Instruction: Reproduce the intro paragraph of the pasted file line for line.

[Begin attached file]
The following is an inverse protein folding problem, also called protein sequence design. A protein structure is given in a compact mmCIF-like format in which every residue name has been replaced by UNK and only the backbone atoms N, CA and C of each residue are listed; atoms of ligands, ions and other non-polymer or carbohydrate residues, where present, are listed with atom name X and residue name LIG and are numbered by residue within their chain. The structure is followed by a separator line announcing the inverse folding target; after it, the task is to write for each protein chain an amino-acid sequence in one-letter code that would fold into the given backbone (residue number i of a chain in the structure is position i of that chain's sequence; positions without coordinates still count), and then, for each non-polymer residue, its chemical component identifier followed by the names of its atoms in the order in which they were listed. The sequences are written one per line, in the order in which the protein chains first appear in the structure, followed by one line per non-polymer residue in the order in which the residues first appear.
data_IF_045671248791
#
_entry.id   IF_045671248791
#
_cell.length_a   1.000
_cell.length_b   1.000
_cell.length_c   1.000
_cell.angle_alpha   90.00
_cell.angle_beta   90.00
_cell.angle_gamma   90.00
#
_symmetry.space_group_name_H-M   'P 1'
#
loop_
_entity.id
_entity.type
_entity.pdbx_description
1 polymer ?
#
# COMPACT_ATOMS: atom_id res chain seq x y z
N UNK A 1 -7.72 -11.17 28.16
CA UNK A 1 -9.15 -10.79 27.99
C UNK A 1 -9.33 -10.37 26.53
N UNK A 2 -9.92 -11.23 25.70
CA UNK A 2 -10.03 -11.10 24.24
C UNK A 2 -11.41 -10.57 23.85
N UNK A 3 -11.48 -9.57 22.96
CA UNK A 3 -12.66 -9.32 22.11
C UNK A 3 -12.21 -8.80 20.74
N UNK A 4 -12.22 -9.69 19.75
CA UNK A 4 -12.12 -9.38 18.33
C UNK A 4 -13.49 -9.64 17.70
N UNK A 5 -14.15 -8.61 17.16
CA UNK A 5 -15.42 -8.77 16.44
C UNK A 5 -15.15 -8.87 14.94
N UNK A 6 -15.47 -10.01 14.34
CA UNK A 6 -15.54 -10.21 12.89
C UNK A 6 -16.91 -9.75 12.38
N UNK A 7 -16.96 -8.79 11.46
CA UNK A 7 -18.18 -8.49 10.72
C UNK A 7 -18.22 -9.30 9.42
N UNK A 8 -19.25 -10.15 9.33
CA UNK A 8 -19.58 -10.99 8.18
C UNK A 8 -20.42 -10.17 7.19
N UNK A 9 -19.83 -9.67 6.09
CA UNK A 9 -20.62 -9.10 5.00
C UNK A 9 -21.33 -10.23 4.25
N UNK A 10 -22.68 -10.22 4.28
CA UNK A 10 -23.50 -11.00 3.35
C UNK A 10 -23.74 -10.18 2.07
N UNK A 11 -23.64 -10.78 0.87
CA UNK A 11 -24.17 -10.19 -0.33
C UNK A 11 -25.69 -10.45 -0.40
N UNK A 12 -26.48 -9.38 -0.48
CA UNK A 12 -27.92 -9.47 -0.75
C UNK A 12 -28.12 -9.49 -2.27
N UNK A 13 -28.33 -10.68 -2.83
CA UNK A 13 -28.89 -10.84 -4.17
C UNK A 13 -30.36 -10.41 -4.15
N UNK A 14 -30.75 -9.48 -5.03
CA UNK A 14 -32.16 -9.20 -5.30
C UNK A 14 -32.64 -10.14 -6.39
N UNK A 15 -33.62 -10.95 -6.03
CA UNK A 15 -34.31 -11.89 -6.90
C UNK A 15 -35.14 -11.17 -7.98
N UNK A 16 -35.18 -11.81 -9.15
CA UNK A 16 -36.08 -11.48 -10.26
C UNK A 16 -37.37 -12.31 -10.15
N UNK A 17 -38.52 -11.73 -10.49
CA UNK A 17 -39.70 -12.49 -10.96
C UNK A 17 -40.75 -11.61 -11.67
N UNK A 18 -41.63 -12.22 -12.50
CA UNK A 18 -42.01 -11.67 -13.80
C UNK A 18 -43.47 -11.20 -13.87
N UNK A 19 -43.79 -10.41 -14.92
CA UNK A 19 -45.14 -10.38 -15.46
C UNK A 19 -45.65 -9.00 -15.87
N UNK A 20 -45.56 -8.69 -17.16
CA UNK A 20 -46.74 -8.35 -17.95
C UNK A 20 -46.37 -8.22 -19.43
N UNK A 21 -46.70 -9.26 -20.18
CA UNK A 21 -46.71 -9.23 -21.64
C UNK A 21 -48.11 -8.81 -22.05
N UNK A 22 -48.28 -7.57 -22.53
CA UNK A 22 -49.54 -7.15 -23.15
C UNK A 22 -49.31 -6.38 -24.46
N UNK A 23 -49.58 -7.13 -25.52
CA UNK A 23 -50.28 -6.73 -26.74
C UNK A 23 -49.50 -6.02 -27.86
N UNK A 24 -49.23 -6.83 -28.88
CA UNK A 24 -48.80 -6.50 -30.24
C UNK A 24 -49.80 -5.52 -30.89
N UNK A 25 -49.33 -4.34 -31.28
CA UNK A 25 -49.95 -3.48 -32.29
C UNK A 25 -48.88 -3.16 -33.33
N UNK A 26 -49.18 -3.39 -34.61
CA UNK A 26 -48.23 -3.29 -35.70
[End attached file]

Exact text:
The following is an inverse protein folding problem, also called protein sequence design. A protein structure is given in a compact mmCIF-like format in which every residue name has been replaced by UNK and only the backbone atoms N, CA and C of each residue are listed; atoms of ligands, ions and other non-polymer or carbohydrate residues, where present, are listed with atom name X and residue name LIG and are numbered by residue within their chain. The structure is followed by a separator line announcing the inverse folding target; after it, the task is to write for each protein chain an amino-acid sequence in one-letter code that would fold into the given backbone (residue number i of a chain in the structure is position i of that chain's sequence; positions without coordinates still count), and then, for each non-polymer residue, its chemical component identifier followed by the names of its atoms in the order in which they were listed. The sequences are written one per line, in the order in which the protein chains first appear in the structure, followed by one line per non-polymer residue in the order in which the residues first appear.